The VII Compostela Dialogues in Higher Education bring together international experts to address the impact of the COVID-19 and sustainability in universities.

The University of Minho, host of the XXVI General Assembly of the Compostela Group of Universities, invited last 22 September international experts and academics to participate in the VII Compostela Dialogues in Higher Education, so that they could discuss the impact of the COVID-19 and the implementation of sustainability plans in the university sphere.

The first part of the debates, under the title of Sustainable Universities for a sustainable future, had as its main speaker the former mayor of the American city of Austin (Texas), Will Wynn. In his presentation Austin’s journey towards a carbon-neutral city (by 2050) he detailed how, at the end of his mandate in 2009, he created the Office of Sustainability, which is responsible for supervising and monitoring the results of the plan put in place to achieve this goal in 2050.

Over the last decade, Austin’s population has grown considerably and its gross domestic product has increased in parallel, so during his term of office, he wanted to demonstrate that the commitment to environmental protection and the reduction of greenhouse gases does not harm the economy. In this sense, Wynn pointed out that it is fundamental “to do a good job in communicating the goals and the rationale behind them to your community “. “Make sure it’s not all about the economics of climate protection. Also talk about social equity, healthy and local food systems and ultimately climate resilience and adaptation, as much as protection,” he explained.

Besides, the former mayor noted that “the university and its students are fundamental to the success of Austin”. Of Austin’s one million citizens, nearly 120,000 are college and university students, which in his opinion allows the city’s mayors “to be more aggressive in progressive policies like climate protection”.

Debate on sustainability in universities

Following this presentation, the debate on sustainability in universities was held, in which the universities of Worcester and Vigo shared their experiences and good practices concerning the implementation of the Sustainable Development Goals (SDGs) on their campuses.

The first to speak was Ross Renton, Pro Vice-Chancellor of the University of Worcester (United Kingdom), who in his presentation developed the plan put in place to integrate the SDGs into its “ethos and values as an institution”. “We see ourselves as being not just a leader here on campus, and our students taking those values out into employment but also being a leader in our civic environment and also in our wider region and nationally”, he said. In this regard, it is worth mentioning that its efforts in the area of sustainability were rewarded in 2019 with a Green Gown Award, an award that recognizes annually the most outstanding initiatives in the area of sustainability in higher education and which has been granted since 2004 by the Alliance for Sustainability and Leadership in Education.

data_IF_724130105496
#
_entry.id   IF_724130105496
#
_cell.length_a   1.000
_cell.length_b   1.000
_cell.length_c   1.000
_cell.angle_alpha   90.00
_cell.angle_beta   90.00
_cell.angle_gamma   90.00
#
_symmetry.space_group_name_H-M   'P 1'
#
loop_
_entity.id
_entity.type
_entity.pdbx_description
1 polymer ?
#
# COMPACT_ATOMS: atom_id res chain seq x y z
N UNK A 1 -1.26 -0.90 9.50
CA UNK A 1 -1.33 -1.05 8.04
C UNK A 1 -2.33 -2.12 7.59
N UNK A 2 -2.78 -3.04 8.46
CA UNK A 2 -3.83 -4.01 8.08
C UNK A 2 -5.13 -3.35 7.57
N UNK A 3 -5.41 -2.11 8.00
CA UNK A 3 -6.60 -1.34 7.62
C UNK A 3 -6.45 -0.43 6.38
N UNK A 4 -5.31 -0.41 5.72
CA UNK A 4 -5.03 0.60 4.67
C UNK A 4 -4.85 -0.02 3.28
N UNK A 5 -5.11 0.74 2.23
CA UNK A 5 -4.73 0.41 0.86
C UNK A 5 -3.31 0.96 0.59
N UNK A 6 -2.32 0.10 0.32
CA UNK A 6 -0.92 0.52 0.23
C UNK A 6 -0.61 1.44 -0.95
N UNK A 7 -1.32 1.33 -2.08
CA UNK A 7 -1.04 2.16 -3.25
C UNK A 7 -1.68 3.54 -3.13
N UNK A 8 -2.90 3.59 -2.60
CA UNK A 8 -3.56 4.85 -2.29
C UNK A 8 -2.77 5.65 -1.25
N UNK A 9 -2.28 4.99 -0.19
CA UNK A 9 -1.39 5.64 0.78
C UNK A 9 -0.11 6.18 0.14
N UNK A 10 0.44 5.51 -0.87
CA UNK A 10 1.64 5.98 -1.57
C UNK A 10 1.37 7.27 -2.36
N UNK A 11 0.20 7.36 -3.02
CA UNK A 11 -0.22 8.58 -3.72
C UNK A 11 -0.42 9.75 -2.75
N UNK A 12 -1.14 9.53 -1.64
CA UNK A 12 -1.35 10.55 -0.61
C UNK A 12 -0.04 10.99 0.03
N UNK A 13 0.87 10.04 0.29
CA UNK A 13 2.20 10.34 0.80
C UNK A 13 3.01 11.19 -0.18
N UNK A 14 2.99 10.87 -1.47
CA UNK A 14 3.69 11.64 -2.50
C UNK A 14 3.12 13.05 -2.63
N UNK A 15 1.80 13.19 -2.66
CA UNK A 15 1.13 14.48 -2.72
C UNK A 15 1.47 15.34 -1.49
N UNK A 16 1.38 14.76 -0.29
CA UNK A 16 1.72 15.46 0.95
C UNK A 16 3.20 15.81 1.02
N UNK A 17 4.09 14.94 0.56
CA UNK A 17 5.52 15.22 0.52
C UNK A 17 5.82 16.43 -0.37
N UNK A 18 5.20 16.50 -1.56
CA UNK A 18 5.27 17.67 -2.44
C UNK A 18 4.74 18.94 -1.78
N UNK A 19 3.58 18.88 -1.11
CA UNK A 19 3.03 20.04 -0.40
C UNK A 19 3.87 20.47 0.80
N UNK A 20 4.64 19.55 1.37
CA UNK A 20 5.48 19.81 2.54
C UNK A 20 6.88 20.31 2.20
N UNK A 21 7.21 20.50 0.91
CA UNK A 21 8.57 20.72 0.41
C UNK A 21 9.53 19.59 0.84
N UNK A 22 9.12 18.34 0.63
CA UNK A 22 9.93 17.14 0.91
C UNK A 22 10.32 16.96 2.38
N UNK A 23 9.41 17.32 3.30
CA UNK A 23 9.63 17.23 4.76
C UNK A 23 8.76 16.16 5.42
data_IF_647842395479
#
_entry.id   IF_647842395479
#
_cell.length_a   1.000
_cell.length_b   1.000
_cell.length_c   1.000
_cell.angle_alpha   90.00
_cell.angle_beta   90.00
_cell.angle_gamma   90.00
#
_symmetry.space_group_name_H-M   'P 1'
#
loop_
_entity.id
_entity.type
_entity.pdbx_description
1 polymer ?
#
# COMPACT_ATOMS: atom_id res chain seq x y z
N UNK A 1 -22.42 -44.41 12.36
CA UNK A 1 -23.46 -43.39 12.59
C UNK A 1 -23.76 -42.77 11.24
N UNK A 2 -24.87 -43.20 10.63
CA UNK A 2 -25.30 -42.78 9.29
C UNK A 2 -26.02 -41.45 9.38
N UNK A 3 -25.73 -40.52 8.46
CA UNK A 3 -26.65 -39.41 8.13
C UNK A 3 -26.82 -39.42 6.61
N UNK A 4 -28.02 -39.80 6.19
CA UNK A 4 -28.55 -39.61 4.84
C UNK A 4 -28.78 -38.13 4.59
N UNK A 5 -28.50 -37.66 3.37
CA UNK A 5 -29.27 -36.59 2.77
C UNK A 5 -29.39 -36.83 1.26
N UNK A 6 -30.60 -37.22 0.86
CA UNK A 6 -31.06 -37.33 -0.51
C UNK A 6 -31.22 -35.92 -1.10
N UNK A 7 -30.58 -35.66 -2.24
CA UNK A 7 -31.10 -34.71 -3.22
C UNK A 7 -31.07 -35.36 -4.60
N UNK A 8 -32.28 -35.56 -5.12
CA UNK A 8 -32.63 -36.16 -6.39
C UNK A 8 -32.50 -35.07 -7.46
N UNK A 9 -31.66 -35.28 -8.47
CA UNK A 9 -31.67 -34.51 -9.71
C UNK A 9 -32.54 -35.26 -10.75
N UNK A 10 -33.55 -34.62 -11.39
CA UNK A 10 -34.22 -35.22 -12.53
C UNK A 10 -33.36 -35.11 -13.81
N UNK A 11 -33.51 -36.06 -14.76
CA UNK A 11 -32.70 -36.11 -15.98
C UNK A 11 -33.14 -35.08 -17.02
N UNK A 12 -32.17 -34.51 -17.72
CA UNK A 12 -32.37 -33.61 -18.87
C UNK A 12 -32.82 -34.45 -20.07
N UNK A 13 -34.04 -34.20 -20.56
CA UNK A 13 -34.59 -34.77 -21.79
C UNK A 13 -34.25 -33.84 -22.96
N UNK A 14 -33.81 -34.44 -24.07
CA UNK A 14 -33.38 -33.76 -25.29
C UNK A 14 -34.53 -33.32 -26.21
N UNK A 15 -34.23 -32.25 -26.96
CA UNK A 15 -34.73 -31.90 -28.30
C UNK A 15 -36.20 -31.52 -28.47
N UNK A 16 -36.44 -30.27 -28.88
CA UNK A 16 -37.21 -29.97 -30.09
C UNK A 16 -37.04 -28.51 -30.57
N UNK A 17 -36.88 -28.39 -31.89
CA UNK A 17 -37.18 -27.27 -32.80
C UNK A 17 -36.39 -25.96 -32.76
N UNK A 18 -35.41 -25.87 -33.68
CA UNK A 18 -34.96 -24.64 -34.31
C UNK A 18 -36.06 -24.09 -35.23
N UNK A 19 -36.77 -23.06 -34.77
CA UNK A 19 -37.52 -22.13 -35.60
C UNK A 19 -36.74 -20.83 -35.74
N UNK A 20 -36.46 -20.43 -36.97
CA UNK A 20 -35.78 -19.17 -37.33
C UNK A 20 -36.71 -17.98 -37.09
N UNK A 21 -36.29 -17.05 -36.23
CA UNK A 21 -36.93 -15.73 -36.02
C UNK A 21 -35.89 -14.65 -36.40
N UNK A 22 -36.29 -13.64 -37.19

As in the first intervention, Renton stressed that the success of these strategies is based on the promotion of “social inclusion, sustainability and social responsibility. Really having that social value impact as an institution within our community “. He also explained the importance of measuring the impact of the actions to provide quantitative information and a narrative to help the community, staff and students understand the work being done.

Besides, the Pro Vice-Chancellor specified in his presentation that his first significant sustainability policy was defined in 2008 and that subsequently, the board of governors declared a climate emergency, along with other universities in the United Kingdom. He also explained that last month they approved their new sustainability strategy which aligns exactly to the SDGs.

Following that, the Director of the Green Campus Program of the University of Vigo (Spain), José Carlos Souto Otero joined the debate. At the beginning of his presentation, he indicated that this is an international program of the Foundation for Environmental Education, which distinguishes those campuses that stand out for their environmental care and prevention. Thus, all the activities carried out on the campuses that obtained this recognition must be “economically viable, ecologically sustainable and socially controlled”. After following the seven steps detailed in this program to adapt its Pontevedra campus to them and after passing an evaluation process, in the year 2015, they got the “green flag”. About this, he alluded to the “singularity” of this recognition, as it acknowledges “the work of the entire campus, not a single faculty” and “implies a greater effort because it all the community of the university”.

Finally, Souto specified concrete actions developed on the campus, such as the placement of photovoltaic panels on the roofs of two faculties, allowing them to cover the energy needs of the two largest faculties on the campus for several months of the year. The reduction of water consumption by 30%, following an information campaign, and the creation of a university consumer group to promote healthy and sustainable consumption habits.

Debate on the impact of COVID-19 on universities

The second part of the conference was devoted to analysing the impact of COVID-19 on universities and their community. The content of this debate will be incorporated into the publication The impact of the COVID-19 on university education, which will be available in the coming months on the CGU’s website.